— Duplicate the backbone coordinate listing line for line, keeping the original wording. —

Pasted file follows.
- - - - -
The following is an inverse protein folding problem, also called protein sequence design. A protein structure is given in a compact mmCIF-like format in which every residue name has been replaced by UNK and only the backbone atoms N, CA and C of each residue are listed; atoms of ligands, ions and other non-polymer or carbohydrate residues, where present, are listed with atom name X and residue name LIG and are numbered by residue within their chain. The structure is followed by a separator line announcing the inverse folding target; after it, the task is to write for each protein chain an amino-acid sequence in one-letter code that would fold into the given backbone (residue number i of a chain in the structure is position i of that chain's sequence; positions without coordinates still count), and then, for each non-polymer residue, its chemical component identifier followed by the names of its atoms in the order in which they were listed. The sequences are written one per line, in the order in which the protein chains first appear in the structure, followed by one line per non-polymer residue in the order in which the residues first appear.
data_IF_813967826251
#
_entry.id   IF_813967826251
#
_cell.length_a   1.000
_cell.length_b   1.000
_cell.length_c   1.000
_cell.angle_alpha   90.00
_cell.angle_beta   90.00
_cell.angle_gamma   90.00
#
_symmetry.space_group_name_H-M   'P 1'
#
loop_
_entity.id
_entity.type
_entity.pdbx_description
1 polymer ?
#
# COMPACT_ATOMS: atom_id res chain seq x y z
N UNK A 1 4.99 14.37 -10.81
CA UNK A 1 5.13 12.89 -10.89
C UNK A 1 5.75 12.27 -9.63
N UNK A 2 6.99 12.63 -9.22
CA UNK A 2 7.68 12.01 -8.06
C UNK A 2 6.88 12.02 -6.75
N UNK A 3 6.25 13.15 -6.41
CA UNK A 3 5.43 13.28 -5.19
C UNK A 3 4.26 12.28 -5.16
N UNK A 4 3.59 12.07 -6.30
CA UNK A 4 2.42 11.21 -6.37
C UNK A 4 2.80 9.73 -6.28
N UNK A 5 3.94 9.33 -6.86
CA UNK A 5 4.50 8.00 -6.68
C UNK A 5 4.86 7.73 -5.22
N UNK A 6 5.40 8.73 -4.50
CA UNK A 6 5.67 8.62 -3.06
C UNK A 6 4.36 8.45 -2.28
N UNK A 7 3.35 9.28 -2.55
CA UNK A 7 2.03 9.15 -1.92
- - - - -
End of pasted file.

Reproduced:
The following is an inverse protein folding problem, also called protein sequence design. A protein structure is given in a compact mmCIF-like format in which every residue name has been replaced by UNK and only the backbone atoms N, CA and C of each residue are listed; atoms of ligands, ions and other non-polymer or carbohydrate residues, where present, are listed with atom name X and residue name LIG and are numbered by residue within their chain. The structure is followed by a separator line announcing the inverse folding target; after it, the task is to write for each protein chain an amino-acid sequence in one-letter code that would fold into the given backbone (residue number i of a chain in the structure is position i of that chain's sequence; positions without coordinates still count), and then, for each non-polymer residue, its chemical component identifier followed by the names of its atoms in the order in which they were listed. The sequences are written one per line, in the order in which the protein chains first appear in the structure, followed by one line per non-polymer residue in the order in which the residues first appear.
data_IF_813967826251
#
_entry.id   IF_813967826251
#
_cell.length_a   1.000
_cell.length_b   1.000
_cell.length_c   1.000
_cell.angle_alpha   90.00
_cell.angle_beta   90.00
_cell.angle_gamma   90.00
#
_symmetry.space_group_name_H-M   'P 1'
#
loop_
_entity.id
_entity.type
_entity.pdbx_description
1 polymer ?
#
# COMPACT_ATOMS: atom_id res chain seq x y z
N UNK A 1 4.99 14.37 -10.81
CA UNK A 1 5.13 12.89 -10.89
C UNK A 1 5.75 12.27 -9.63
N UNK A 2 6.99 12.63 -9.22
CA UNK A 2 7.68 12.01 -8.06
C UNK A 2 6.88 12.02 -6.75
N UNK A 3 6.25 13.15 -6.41
CA UNK A 3 5.43 13.28 -5.19
C UNK A 3 4.26 12.28 -5.16
N UNK A 4 3.59 12.07 -6.30
CA UNK A 4 2.42 11.21 -6.37
C UNK A 4 2.80 9.73 -6.28
N UNK A 5 3.94 9.33 -6.86
CA UNK A 5 4.50 8.00 -6.68
C UNK A 5 4.86 7.73 -5.22
N UNK A 6 5.40 8.73 -4.50
CA UNK A 6 5.67 8.62 -3.06
C UNK A 6 4.36 8.45 -2.28
N UNK A 7 3.35 9.28 -2.55
CA UNK A 7 2.03 9.15 -1.92